Indiana’s state government has triggered a nationwide controversy by approving a law that critics say is aimed at allowing discrimination against gays and lesbians. The controversy stems from divergent notions of religious freedom in America. VOA's Jerome Socolovsky reports.
Video

Video Indiana Controversy Highlights Divergent Meanings of Religious Freedom

Indiana’s state government has triggered a nationwide controversy by approving a law that critics say is aimed at allowing discrimination against gays and lesbians. The controversy stems from divergent notions of religious freedom in America. VOA's Jerome Socolovsky reports.
Video

Video Nigerians Welcome Buhari's Return to Power

Crowds of jubilant Nigerians nationwide have celebrated the return to power of former military ruler Muhammadu Buhari. The retired army general won this year's presidential election with more than 2 million votes more than incumbent President Goodluck Jonathan. Buhari's supporters hope he can strengthen the country's economy and security once he takes office in late May. Zlatica Hoke has this story.
Video

Video Report: State of Black America a 'Tale of Two Nations'

The National Urban League has described this year's "State of Black America" report as a "tale of two nations." The group's annual report, released earlier this month (March), found that under an equality index African Americans had only 72% parity compared to whites in areas such as education, economics, health, social justice and civic engagement. It’s a gap that educators and students at Brooklyn’s Medgar Evers College are looking to close. VOA's Daniela Schrier reports from the school.
Video

Video Film Tells Story of Musicians in Mali Threatened by Jihadists

At this year's annual South by Southwest film and music festival in Austin, Texas, some musicians from Mali were on hand to promote a film about how their lives were upturned by jihadists who destroyed ancient treasures in the city of Timbuktu and prohibited anyone from playing music under threat of death. As VOA’s Greg Flakus reports from Austin, some are afraid to return to their hometowns even though the jihadists are no longer in control there.
Video

Video Gamma Ray Observatory to Open Soon in Mexico

American and Mexican scientists have completed construction of the world's largest gamma ray observatory, situated high in central Mexico’s Sierra Negra Mountain. The observatory's huge array of water-based detectors will soon start discovering secrets about black holes and supernovas. VOA’s George Putic reports.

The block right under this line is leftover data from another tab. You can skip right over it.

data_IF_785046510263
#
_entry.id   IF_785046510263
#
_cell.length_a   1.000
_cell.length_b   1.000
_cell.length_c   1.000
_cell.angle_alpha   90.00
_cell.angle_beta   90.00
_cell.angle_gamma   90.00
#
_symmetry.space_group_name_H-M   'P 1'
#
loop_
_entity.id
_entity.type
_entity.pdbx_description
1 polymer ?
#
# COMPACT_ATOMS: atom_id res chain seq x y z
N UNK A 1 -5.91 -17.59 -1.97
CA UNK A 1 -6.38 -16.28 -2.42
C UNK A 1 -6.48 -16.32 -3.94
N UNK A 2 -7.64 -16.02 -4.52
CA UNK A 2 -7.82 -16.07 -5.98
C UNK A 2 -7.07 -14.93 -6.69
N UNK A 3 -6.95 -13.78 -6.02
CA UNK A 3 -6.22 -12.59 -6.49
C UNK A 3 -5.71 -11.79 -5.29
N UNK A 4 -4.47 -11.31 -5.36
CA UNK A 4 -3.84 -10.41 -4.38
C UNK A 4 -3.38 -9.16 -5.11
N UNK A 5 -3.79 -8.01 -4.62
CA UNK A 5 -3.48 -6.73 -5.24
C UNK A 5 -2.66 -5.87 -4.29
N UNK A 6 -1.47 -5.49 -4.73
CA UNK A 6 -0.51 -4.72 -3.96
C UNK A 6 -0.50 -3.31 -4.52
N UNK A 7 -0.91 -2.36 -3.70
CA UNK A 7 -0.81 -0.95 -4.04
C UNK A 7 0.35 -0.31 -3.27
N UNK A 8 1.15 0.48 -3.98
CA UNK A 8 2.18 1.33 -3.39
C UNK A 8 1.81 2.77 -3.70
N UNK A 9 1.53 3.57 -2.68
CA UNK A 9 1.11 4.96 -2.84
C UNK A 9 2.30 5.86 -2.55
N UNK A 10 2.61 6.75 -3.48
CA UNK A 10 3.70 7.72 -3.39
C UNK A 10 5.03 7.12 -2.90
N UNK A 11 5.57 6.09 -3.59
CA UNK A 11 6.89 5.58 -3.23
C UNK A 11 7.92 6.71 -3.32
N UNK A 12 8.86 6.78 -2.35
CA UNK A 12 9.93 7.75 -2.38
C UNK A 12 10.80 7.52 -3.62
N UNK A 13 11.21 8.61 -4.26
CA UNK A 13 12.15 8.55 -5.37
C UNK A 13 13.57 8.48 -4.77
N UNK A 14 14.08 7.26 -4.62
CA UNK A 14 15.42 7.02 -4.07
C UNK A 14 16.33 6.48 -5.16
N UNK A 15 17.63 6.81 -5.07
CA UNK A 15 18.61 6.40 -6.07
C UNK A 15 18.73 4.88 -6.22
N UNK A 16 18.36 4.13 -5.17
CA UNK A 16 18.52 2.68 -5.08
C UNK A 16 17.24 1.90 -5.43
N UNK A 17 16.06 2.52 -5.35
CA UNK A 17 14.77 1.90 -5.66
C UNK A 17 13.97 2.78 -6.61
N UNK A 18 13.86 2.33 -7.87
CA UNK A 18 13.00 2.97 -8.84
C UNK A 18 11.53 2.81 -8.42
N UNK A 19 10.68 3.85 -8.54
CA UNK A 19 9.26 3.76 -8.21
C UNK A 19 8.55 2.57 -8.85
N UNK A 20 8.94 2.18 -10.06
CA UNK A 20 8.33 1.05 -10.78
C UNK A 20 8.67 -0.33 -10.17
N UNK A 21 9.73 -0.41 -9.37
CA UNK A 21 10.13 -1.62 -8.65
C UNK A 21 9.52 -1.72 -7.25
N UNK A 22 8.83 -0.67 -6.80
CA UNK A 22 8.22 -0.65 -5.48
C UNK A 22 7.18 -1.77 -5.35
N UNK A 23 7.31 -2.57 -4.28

Video

Video Ebola Vaccine Trials Underway in West Africa

Ebola has claimed the lives of more than 10,000 people in West Africa. Since last summer, researchers have rushed to get anti-Ebola vaccines into clinical trials. While it's too early to say that any of the potential vaccines work, some scientists say they are seeing strong results from some of the studies. VOA's Carol Pearson reports.
Video

Video Philippines Wants Tourists Spending Money at New Casinos

Tourism is a multi-billion dollar industry in the Philippines. Close to five million foreign visitors traveled there last year, perhaps lured by the country’s tropical beaches. But Jason Strother reports from Manila that the country hopes to entice more travelers to stay indoors and spend money inside new casinos.
Video

Video Civilian Casualties Push Men to Join Rebels in Ukraine

The continued fighting in eastern Ukraine and the shelling of civilian neighborhoods seem to be pushing more men to join the separatist fighters. Many of the new recruits are residents of Ukraine made bitter by new grievances, as well as old. VOA's Patrick Wells reports.
Video

Video Islamic State Prisoners Talk of Curiosity, God, Regret

Islamic State fighter, a prisoner of Kurdish YPG forces, asked his family asking for forgiveness: "I destroyed myself and I destroyed them along with me." The Syrian youth was one of two detainees who spoke to VOA’s Kurdish Service about the path they chose; their names have been changed and identifying details obscured. VOA's Zana Omer reports.
Video

Video Germanwings Findings Raise Issue of Psychological Testing for Pilots

More is being discovered about the co-pilot in the crash of Germanwings Flight 9525 in the French Alps. Investigators say he was hiding a medical condition, raising questions about the mental qualifications of pilots. VOA's Carolyn Presutti reports.
Video

Video Liberia's Almost Last Ebola Patient Grateful but Still Grieving

Beatrice Yardolo was to make history as Liberia’s last Ebola patient. Liberians recently started counting down 42 days, the period that has to go by without a single new infection until the World Health Organization can declare a country Ebola-free. That countdown stopped on March 20 when there was another new case of Ebola, making Yardolo’s story a reminder that Ebola is far from over. Benno Muchler reports from Monrovia.
Video

Video Cambodian Land Grabs Threaten Traditional Communities

Indigenous communities in Cambodia's Ratanakiri province say the government’s economic land concession policy is taking away their land and traditional way of life, making many fear that their identity will soon be lost. Local authorities, though, have denied this is the case. VOA's Say Mony went to investigate and filed this report, narrated by Colin Lovett.

VOA Blogs

Circumventing Censorship

An Internet Primer for Healthy Web Habits

As surveillance and censoring technologies advance, so, too, do new tools for your computer or mobile device that help protect your privacy and break through Internet censorship.
More